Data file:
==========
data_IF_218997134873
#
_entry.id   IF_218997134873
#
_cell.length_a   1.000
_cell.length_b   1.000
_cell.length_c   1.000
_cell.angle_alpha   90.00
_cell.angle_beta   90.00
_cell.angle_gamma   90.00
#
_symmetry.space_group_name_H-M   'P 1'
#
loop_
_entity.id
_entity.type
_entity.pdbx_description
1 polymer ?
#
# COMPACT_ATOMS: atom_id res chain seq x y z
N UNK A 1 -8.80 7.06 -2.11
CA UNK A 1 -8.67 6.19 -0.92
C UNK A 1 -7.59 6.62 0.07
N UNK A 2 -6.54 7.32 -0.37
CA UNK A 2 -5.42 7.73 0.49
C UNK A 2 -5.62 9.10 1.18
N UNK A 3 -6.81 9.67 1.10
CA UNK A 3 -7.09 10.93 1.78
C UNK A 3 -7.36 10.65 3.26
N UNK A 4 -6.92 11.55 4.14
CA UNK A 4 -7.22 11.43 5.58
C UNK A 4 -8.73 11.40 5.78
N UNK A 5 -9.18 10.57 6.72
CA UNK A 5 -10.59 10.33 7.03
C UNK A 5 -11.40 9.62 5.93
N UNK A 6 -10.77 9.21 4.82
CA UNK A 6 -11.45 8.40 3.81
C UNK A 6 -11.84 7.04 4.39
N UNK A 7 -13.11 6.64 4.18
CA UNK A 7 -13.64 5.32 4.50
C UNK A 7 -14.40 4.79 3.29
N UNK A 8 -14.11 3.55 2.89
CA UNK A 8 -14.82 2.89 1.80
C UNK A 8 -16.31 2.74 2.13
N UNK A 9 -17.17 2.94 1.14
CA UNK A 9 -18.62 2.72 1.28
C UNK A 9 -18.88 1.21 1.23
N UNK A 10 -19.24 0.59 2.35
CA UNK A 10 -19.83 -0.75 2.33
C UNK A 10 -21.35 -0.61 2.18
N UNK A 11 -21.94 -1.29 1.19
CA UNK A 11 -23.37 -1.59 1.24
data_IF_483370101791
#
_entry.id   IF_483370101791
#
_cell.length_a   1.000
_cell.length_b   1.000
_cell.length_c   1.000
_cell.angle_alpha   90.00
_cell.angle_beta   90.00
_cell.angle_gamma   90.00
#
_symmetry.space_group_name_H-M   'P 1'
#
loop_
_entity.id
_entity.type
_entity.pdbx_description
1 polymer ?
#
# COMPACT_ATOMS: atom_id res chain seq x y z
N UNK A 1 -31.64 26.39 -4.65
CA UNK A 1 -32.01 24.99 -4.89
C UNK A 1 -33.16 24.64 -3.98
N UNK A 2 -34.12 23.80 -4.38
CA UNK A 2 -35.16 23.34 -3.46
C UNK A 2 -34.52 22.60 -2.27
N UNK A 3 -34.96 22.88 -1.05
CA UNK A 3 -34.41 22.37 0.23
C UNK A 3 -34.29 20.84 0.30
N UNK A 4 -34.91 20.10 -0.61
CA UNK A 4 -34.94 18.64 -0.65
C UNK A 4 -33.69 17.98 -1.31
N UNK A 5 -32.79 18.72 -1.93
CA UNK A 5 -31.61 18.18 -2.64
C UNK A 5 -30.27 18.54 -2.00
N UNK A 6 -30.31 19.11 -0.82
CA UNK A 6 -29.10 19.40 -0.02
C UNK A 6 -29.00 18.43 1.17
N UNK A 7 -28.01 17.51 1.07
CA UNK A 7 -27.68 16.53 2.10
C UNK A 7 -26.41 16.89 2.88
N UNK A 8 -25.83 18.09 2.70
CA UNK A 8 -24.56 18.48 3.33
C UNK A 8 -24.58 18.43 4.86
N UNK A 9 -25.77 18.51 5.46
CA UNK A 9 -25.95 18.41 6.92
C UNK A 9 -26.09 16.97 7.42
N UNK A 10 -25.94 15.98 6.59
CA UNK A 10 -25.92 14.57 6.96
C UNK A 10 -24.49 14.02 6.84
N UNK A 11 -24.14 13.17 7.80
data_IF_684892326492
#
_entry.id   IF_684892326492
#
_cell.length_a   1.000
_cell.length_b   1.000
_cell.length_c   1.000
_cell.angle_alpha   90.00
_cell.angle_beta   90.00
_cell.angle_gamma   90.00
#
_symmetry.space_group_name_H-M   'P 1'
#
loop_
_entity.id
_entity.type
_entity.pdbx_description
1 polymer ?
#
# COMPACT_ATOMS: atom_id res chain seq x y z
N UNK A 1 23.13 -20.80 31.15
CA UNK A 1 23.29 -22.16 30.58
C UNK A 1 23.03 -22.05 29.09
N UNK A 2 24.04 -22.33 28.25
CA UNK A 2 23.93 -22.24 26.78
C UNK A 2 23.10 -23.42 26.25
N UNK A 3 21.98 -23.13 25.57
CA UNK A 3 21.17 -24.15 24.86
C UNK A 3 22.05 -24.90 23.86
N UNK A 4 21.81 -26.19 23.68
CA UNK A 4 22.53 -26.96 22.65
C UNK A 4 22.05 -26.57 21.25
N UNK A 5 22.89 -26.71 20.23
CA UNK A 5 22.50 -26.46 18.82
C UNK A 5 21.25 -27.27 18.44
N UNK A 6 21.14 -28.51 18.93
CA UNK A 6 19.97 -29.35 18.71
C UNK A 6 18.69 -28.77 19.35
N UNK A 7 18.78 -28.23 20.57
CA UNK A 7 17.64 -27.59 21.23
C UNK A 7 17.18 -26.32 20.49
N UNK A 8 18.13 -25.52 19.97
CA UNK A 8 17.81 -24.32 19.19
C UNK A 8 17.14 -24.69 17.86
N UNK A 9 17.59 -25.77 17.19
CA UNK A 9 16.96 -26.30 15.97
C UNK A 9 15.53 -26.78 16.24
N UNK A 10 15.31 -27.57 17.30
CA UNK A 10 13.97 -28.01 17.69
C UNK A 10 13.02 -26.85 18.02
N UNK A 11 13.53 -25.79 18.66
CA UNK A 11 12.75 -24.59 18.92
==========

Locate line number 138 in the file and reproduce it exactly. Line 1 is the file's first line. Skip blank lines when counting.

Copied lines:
C UNK A 5 21.25 -27.27 18.44